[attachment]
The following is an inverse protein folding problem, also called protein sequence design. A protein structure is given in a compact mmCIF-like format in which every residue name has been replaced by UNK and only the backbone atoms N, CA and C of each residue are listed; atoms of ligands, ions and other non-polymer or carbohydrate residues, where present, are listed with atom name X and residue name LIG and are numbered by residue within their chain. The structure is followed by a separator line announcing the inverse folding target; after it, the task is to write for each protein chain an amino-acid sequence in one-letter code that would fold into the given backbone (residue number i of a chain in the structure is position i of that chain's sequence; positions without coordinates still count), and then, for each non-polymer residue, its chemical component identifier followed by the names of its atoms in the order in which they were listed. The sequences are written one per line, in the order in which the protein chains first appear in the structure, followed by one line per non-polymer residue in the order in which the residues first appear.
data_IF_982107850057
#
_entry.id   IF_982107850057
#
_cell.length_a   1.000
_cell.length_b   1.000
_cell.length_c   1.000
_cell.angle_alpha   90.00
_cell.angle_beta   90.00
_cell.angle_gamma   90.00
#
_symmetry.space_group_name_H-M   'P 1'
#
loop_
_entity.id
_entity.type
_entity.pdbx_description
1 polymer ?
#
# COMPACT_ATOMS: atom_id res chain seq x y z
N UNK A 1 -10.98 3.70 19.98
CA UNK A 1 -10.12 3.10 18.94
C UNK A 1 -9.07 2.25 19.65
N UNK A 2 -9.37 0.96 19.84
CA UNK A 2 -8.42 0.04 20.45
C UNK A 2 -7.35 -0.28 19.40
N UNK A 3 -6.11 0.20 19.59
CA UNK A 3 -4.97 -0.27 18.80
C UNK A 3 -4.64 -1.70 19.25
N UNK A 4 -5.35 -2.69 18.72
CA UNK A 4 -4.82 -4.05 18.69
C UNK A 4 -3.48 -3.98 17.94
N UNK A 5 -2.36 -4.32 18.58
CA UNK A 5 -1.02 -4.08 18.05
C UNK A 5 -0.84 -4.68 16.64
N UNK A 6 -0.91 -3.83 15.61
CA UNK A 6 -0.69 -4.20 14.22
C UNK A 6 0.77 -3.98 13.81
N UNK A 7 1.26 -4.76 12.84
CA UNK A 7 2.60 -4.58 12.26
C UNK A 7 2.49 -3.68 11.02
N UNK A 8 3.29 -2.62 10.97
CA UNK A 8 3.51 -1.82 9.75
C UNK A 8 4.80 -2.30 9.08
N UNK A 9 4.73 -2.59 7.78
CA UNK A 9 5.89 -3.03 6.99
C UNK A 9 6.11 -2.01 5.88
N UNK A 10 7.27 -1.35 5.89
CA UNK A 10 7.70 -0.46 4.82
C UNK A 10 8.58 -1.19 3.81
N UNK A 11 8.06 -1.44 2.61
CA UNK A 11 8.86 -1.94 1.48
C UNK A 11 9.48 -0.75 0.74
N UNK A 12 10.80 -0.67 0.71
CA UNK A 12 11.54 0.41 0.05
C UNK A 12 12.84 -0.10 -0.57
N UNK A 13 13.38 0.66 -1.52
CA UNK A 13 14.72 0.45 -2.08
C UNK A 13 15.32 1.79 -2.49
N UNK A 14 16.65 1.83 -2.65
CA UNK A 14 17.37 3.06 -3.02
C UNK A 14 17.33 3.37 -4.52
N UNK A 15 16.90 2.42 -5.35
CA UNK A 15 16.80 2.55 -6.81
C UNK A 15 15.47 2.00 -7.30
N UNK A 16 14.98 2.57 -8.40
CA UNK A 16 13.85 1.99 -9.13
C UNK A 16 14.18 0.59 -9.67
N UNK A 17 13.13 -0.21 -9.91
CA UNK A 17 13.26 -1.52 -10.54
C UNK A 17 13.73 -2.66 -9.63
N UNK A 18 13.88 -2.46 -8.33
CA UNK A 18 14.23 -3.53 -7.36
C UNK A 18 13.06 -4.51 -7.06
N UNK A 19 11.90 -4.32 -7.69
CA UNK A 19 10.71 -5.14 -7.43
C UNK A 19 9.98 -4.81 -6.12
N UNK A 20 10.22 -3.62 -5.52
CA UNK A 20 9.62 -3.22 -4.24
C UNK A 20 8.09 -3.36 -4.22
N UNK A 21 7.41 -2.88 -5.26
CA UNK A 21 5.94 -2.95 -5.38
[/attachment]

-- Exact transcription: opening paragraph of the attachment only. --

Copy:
The following is an inverse protein folding problem, also called protein sequence design. A protein structure is given in a compact mmCIF-like format in which every residue name has been replaced by UNK and only the backbone atoms N, CA and C of each residue are listed; atoms of ligands, ions and other non-polymer or carbohydrate residues, where present, are listed with atom name X and residue name LIG and are numbered by residue within their chain. The structure is followed by a separator line announcing the inverse folding target; after it, the task is to write for each protein chain an amino-acid sequence in one-letter code that would fold into the given backbone (residue number i of a chain in the structure is position i of that chain's sequence; positions without coordinates still count), and then, for each non-polymer residue, its chemical component identifier followed by the names of its atoms in the order in which they were listed. The sequences are written one per line, in the order in which the protein chains first appear in the structure, followed by one line per non-polymer residue in the order in which the residues first appear.